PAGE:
“This ambitious and pathbreaking genealogical study of the circulation and political uses of the dense figure of the educated South Asian Muslim woman/girl is brilliantly executed and utterly timely. Khoja-Moolji has written an exemplary book destined to become a classic.” LILA ABU-LUGHOD, Joseph L. Buttenwieser Professor of Social Science, Columbia University
“A brilliant and unprecedented study . . . essential reading for anyone interested in the history of Muslims in South Asia and the gendered complexities of education.” JAMAL J. ELIAS, Walter H. Annenberg Professor in the Humanities, University of Pennsylvania
“Through careful sifting of archival material and interview data as well as analysis of important Urdu literary works, Khoja-Moolji highlights the historically, sociologically and politically contingent nature of discourses about women/girls education.” ALI S. ASANI, Professor of Indo-Muslim and Islamic Religion and Cultures, Harvard University
“A stunning genealogy of the Pakistani Muslim girl and her connections to educational, social, and national development from the colonial to the neoliberal state.” NANCY LESKO, Maxine Greene Professor, Teachers College, Columbia University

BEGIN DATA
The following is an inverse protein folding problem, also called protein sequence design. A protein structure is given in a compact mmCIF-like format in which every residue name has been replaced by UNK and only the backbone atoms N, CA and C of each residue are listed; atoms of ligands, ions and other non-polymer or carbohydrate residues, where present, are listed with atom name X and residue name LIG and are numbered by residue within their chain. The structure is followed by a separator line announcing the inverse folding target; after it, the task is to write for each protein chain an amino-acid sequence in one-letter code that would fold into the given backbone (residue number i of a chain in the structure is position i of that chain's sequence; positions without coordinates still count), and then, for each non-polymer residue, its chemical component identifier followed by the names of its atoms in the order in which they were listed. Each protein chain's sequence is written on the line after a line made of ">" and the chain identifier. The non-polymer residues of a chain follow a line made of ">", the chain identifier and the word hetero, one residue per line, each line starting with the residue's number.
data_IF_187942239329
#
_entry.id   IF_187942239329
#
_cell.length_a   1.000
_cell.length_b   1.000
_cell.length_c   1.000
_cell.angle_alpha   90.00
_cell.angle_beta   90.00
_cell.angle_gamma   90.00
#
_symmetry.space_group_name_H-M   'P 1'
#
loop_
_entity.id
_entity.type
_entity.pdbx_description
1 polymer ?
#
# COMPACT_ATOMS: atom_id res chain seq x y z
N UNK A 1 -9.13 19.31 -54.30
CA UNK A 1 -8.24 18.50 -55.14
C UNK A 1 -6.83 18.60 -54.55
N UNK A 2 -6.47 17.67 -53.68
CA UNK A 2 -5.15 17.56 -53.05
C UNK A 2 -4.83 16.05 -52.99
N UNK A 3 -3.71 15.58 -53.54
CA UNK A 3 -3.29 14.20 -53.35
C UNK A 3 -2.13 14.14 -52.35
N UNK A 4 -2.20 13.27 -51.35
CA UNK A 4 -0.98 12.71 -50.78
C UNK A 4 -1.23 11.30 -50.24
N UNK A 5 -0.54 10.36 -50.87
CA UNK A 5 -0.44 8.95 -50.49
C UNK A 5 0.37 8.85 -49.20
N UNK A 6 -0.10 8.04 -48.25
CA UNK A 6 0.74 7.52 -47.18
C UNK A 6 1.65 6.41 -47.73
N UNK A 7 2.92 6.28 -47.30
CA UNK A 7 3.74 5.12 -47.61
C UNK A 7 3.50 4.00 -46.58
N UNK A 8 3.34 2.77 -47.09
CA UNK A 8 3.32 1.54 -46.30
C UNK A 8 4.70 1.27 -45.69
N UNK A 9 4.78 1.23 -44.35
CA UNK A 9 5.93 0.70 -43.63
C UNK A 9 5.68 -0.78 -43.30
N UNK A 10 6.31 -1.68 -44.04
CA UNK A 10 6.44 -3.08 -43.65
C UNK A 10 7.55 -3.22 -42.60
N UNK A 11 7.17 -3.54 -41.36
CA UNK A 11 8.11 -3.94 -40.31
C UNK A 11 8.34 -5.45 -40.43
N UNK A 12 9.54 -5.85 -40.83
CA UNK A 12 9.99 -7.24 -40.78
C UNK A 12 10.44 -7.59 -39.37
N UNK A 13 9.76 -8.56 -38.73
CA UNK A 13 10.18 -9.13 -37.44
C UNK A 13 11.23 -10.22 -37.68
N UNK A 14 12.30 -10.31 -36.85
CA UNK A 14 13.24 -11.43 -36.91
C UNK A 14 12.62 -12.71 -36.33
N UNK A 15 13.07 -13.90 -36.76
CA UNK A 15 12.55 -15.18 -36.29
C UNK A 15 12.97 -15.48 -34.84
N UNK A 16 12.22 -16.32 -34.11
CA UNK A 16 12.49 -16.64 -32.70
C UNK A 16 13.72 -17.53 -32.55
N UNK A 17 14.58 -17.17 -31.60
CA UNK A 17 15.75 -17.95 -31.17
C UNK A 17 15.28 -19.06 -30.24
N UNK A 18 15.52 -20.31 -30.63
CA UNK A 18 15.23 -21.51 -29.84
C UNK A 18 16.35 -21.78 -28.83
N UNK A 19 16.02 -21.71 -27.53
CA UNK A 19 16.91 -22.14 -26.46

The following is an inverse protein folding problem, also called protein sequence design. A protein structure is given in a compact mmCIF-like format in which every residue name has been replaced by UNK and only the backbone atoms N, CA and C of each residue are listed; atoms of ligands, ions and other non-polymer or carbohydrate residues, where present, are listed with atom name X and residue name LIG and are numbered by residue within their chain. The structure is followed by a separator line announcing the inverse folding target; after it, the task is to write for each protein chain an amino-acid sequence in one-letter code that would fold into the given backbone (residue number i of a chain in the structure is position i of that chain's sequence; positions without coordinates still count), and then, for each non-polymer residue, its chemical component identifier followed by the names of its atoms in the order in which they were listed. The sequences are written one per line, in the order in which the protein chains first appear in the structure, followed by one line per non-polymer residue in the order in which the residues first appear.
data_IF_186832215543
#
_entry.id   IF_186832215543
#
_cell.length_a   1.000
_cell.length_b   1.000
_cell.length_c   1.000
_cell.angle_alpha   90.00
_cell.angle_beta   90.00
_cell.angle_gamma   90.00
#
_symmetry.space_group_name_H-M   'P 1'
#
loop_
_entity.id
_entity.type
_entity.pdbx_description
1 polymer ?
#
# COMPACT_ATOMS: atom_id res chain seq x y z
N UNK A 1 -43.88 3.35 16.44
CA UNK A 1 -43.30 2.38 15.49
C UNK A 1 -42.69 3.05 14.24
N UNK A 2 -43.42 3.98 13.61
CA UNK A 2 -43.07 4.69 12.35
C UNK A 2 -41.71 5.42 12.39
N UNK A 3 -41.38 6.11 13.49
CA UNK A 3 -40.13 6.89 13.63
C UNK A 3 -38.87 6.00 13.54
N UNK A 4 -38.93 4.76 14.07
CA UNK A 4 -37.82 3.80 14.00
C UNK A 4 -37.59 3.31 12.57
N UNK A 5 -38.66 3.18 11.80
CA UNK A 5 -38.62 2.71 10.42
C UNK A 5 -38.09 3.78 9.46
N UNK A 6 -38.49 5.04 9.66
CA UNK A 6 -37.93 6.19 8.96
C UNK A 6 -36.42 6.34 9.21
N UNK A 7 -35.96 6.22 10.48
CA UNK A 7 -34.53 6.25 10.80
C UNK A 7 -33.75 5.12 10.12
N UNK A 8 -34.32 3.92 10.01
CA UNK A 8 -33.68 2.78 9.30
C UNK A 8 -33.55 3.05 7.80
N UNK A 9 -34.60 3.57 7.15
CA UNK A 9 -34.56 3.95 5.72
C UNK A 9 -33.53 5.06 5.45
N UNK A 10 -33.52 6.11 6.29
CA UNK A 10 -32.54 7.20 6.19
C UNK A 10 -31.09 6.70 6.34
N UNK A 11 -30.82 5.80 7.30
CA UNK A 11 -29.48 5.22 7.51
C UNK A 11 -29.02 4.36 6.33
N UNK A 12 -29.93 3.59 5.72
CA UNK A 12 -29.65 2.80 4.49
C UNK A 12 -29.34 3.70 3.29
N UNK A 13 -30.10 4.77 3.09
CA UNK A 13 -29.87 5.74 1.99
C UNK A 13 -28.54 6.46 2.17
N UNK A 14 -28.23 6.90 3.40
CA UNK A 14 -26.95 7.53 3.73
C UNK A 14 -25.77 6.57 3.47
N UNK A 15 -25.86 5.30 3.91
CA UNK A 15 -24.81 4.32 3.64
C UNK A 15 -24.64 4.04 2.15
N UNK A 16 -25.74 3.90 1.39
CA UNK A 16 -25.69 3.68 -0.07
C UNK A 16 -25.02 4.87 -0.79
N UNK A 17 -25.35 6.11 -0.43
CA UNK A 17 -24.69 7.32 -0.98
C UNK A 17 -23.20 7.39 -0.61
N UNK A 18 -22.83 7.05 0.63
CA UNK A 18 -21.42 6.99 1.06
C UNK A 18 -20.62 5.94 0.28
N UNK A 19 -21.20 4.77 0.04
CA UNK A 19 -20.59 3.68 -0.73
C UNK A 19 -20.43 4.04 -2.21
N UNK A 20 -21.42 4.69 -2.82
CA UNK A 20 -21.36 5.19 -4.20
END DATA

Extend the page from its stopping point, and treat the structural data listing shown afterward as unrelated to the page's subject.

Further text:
SHENILA KHOJA-MOOLJI is Assistant Professor of Gender, Sexuality, and Women’s Studies at Bowdoin College.
The Eternal Dissident offers rare insight into one of the most inspiring and thought-provoking Reform rabbis of the twentieth century, Leonard Beerman, who was renowned both for his eloquent and challenging sermons and for his unrelenting commitment to social action. Beerman was a man of powerful word and action—a probing intellectual and stirring orator, as well as a nationally known opponent of McCarthyism, racial injustice, and Israeli policy in the occupied territories. The shared source of Beerman’s thought and activism was the moral imperative of the Hebrew prophets, which he believed bestowed upon the Jewish people their role as the “eternal dissident.” This volume brings Beerman to life through a selection of his most powerful writings, followed by commentaries from notable scholars, rabbis, and public personalities that speak to the quality and ongoing relevance of Beerman’s work.